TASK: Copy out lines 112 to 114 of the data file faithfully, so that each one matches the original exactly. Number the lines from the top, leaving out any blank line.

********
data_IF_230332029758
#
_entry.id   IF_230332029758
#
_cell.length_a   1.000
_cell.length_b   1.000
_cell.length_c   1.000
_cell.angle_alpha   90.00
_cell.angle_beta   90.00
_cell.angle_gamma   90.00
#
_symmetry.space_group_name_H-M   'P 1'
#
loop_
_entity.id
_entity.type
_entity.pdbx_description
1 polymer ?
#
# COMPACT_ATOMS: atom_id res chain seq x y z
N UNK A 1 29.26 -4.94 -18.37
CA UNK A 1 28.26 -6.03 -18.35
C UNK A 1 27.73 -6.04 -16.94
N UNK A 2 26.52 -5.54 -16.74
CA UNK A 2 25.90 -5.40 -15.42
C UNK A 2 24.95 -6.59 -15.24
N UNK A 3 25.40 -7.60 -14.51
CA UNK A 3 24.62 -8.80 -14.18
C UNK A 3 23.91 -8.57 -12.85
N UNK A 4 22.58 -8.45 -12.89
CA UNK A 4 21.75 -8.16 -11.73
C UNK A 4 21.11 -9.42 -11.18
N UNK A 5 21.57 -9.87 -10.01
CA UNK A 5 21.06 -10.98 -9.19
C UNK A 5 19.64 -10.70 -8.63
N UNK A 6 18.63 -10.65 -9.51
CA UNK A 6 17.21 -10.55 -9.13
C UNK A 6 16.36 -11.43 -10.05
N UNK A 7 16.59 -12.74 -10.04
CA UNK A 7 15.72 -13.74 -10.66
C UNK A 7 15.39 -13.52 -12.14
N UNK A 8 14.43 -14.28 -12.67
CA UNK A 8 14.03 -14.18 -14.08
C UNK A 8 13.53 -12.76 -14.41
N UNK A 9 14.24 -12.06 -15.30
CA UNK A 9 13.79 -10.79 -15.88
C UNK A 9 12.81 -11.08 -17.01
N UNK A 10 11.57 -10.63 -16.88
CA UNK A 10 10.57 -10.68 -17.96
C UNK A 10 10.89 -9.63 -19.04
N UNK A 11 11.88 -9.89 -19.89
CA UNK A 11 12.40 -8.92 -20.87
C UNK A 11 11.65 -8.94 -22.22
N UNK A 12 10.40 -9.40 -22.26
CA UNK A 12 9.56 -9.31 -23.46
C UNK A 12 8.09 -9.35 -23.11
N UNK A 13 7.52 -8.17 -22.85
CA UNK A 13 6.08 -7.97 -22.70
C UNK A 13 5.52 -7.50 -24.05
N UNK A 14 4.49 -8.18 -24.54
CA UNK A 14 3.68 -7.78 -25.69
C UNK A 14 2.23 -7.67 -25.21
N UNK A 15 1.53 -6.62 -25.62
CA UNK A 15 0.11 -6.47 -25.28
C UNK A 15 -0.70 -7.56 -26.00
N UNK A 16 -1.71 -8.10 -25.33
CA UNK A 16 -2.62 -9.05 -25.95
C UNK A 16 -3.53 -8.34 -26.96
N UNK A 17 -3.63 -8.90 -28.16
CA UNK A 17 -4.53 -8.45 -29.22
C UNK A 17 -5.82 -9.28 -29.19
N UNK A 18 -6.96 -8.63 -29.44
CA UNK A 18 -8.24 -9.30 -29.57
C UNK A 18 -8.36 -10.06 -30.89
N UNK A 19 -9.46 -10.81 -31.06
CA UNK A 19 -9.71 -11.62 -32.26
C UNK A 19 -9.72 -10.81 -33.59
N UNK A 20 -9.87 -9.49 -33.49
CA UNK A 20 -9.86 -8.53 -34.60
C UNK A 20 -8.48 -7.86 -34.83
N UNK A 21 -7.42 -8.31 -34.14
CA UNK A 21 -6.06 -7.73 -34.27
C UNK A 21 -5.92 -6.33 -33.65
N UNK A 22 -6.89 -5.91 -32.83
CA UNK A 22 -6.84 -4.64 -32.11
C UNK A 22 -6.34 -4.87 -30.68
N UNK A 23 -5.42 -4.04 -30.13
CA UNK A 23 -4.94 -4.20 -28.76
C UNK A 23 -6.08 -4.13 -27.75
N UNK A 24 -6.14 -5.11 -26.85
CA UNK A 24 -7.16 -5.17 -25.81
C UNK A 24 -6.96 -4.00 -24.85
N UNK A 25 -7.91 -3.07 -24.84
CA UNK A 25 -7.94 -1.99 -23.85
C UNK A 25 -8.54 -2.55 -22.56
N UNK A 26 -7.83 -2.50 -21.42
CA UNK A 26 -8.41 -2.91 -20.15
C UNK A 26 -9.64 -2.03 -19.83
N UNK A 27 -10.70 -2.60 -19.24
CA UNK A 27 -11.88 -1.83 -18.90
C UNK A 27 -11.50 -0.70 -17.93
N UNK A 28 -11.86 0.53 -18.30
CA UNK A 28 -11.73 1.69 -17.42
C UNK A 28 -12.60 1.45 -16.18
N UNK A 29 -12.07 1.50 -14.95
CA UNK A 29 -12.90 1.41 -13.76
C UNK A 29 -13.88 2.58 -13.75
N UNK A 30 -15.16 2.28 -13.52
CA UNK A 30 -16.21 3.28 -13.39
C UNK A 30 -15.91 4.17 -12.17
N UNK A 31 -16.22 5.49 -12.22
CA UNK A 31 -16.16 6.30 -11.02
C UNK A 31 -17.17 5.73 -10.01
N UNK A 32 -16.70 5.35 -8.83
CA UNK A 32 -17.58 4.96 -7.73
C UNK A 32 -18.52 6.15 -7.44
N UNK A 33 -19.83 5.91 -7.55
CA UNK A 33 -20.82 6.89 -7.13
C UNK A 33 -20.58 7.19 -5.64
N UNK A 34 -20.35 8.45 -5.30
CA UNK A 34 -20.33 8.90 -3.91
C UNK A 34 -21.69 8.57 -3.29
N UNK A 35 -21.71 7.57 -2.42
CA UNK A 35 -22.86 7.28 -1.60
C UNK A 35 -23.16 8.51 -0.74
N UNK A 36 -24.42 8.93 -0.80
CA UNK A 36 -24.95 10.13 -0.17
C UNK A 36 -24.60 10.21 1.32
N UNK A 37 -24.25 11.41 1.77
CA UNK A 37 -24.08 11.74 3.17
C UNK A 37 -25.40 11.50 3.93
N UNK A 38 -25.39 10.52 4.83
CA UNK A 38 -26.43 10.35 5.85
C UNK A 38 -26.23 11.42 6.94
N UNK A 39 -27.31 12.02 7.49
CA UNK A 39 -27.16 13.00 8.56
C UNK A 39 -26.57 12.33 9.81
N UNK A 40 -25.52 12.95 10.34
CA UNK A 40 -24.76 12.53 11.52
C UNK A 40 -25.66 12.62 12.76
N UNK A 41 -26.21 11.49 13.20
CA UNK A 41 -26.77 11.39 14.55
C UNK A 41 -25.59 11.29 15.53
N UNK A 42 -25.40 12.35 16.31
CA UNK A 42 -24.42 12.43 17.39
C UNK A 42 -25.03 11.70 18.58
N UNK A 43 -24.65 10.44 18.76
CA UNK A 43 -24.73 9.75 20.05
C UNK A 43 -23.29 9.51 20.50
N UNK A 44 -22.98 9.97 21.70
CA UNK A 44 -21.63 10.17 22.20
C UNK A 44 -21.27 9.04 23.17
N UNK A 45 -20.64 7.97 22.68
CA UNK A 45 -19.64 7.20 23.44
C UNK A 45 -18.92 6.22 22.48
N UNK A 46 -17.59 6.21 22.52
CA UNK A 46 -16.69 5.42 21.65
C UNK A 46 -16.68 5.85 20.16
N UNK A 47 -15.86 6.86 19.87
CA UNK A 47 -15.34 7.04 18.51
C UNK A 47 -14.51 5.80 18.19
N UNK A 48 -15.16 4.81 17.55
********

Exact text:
CA UNK A 31 -16.16 6.30 -11.02
C UNK A 31 -17.17 5.73 -10.01
N UNK A 32 -16.70 5.35 -8.83